On the Occasion of 69th Republic Day of India
WHEN President Donald Trump decided to attend the East Asia Summit (EAS) last November, the ASEAN chair, Philippine President Rodrigo Duterte, was elated. However, roughly 56 hours after Trump’s arrival to participate in a series of meetings in Manila, the chair shuddered as the No.1 guest decided to leave early without attending the 12th EAS, the group’s most exclusive, leaders-only strategic forum.
In local culture, Trump’s action was considered rude and undiplomatic. Since then, the sense of realism and awkwardness related to “America First” diplomacy and Trump’s idiosyncrasies have quickly become part of the fabric of ASEAN’S attitude toward the US – expect the unexpected and the unpredictable.
Trump’s approach to ASEAN in his first year decisively zeroed in on trade and North Korea. Pushing for fair trade, as he called it, the president has been quite successful in reducing the trade deficits his country has long suffered with ASEAN’S major economies, including Thailand. He knows exactly what buttons to push to make his friends or foes jump with joy or scream with pain. Trump’s decision to pull out of the Trans-pacific Partnership was a good example, as it shocked the socks off the TPP signatories from ASEAN.
To his supporters back home, Trump has done a marvellous job of bringing back US investment, increasing jobs and expanding US exports to Asia. While the US economic pressure on ASEAN countries is enormous, the group has been able – due to rising income and continued economic growth – to fulfil urgent demands to reduce trade deficits.
Key ASEAN members Singapore, Thailand, Malaysia and Vietnam have pledged either to invest more in America or import more, including by purchasing commercial planes and arms. Future investment from these nations will create more than 20,000 jobs in America’s Rust Belt.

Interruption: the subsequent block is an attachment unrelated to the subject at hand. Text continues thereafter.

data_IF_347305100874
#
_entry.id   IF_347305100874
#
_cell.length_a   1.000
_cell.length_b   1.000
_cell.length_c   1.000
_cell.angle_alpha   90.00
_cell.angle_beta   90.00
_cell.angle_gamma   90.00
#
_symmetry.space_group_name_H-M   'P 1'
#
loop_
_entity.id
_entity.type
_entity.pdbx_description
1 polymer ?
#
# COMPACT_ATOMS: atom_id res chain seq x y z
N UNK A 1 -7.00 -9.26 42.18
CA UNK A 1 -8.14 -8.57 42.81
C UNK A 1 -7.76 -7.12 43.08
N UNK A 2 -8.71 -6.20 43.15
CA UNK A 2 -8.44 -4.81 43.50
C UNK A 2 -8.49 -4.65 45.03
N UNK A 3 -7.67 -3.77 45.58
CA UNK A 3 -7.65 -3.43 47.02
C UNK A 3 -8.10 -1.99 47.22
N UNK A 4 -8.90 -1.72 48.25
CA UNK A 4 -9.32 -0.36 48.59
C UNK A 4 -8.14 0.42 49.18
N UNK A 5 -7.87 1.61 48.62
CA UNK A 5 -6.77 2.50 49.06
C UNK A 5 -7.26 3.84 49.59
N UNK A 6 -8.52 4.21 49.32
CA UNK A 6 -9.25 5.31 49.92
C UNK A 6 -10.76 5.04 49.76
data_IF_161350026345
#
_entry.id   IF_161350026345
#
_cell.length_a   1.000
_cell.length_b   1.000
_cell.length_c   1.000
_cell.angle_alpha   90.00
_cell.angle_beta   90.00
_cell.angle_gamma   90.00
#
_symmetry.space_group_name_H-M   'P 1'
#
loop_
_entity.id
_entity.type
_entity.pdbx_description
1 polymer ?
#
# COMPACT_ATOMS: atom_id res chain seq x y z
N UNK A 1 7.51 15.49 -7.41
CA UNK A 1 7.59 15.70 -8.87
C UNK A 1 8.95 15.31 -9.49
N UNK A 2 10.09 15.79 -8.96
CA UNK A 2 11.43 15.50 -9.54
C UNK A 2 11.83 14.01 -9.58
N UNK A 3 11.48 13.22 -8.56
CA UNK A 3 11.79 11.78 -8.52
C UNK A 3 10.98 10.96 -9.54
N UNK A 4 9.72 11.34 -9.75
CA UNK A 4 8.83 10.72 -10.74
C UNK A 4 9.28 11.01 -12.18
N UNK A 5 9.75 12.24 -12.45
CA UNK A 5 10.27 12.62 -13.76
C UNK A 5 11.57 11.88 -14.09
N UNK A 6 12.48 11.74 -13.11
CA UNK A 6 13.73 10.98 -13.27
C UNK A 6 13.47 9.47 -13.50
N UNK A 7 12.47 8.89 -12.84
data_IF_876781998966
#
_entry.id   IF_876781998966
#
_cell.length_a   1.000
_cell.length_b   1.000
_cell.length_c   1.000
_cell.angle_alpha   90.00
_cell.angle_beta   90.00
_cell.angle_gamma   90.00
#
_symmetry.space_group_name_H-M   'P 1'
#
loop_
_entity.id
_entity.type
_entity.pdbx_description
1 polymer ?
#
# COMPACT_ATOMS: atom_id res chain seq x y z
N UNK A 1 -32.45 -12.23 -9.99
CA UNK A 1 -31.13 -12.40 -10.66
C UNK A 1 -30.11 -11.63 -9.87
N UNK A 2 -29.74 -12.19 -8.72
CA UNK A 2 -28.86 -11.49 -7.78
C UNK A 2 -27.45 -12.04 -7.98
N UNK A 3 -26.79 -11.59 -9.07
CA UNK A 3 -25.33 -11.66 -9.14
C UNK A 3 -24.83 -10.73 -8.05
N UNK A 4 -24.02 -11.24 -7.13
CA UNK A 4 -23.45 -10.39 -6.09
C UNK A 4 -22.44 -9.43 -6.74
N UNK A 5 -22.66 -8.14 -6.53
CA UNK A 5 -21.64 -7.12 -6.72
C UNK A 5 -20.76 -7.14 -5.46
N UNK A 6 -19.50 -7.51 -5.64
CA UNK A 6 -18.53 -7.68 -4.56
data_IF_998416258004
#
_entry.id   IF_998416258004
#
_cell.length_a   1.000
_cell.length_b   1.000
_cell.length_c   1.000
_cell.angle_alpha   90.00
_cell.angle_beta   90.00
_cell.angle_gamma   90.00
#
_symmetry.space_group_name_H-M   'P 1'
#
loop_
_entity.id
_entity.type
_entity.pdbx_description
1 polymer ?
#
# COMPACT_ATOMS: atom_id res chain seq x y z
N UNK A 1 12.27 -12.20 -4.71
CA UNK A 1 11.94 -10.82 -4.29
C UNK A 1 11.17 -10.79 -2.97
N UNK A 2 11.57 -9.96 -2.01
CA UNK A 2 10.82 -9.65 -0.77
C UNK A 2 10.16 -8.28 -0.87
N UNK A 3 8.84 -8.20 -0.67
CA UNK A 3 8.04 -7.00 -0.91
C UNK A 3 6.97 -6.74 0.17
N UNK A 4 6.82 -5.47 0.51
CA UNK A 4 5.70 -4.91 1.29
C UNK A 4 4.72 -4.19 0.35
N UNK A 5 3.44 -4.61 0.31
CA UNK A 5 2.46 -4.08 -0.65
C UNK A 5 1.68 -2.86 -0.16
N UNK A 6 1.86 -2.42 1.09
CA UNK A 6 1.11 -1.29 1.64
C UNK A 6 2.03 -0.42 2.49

However, political and security matters advocated by Trump’s policies and approach are more problematic for the region. Deep down, he wants ASEAN to choose sides. Unrealistically he also wants the region to stand up, contain and manage China’s rise. It is clear that the Trump administration will compete with China to maintain US influence. Washington identifies both China and Russia as threats, and it is on the lookout for genuine allies and friends to help out.
Indeed, the US focus on the North Korean crisis is a good example. First, the crisis derives from the US concern about the growing capacity of Pyongyang’s intercontinental missiles to reach the US mainland – something that was a fairy tale a few years ago. Washington wants friends and allies in Asia, especially ASEAN, to be part of a “coalition of the willing” to further isolate North Korea, which will directly impact China’s current position on the Korean Peninsula.
While the US continues to advocate freedom of navigation and overflight in the South China Sea, it has shifted its focus to mainland Asia, where US security is at stake. The ongoing South China Sea dispute is now in the hands of conflicting parties to work out on their own, and ASEAN and China are expected to agree on a tentative code of conduct for the area soon.